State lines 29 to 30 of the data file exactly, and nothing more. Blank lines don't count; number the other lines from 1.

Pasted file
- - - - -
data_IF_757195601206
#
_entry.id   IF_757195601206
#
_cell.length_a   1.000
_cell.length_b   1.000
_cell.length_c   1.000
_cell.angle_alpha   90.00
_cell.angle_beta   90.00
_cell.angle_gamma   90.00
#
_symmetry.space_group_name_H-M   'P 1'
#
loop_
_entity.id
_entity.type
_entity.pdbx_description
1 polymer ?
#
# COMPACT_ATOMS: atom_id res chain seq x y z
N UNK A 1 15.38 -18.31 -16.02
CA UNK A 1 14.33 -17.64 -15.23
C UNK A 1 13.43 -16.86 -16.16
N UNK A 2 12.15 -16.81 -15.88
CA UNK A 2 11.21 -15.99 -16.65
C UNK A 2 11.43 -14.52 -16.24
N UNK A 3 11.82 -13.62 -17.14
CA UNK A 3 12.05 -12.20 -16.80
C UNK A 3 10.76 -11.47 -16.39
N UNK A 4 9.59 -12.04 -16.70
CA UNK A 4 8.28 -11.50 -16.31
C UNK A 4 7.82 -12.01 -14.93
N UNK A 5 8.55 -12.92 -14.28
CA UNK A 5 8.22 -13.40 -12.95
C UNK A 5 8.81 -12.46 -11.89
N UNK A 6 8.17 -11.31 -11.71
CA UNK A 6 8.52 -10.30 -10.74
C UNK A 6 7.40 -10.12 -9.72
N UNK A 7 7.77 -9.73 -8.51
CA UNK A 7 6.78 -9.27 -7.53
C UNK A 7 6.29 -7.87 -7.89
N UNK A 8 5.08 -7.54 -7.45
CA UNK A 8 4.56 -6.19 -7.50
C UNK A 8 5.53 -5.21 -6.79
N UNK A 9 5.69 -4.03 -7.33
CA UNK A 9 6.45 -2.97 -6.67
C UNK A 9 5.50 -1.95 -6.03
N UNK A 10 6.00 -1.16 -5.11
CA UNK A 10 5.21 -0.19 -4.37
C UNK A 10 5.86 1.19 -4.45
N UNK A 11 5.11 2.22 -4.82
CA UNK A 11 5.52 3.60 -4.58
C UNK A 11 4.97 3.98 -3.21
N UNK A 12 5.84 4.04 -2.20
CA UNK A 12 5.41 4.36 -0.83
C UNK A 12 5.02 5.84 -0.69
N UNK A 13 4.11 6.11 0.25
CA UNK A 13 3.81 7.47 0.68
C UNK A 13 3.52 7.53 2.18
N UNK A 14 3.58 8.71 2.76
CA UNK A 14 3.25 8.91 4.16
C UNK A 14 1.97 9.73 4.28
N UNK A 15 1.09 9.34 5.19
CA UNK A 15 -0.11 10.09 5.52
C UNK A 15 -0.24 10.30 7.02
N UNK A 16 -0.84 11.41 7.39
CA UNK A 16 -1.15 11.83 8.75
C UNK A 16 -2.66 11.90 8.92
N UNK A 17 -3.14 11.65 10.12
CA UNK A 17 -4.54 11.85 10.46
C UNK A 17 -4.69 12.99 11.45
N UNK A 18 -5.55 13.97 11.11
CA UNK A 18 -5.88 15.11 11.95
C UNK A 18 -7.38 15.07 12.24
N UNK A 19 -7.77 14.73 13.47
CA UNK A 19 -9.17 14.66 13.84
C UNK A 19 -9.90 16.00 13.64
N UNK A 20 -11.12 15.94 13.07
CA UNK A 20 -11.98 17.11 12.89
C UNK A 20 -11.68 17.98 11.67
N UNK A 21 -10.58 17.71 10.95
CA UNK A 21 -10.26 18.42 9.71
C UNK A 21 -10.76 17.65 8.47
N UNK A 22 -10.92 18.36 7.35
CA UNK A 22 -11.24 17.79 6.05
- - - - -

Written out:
C UNK A 3 10.76 -11.47 -16.39
N UNK A 4 9.59 -12.04 -16.70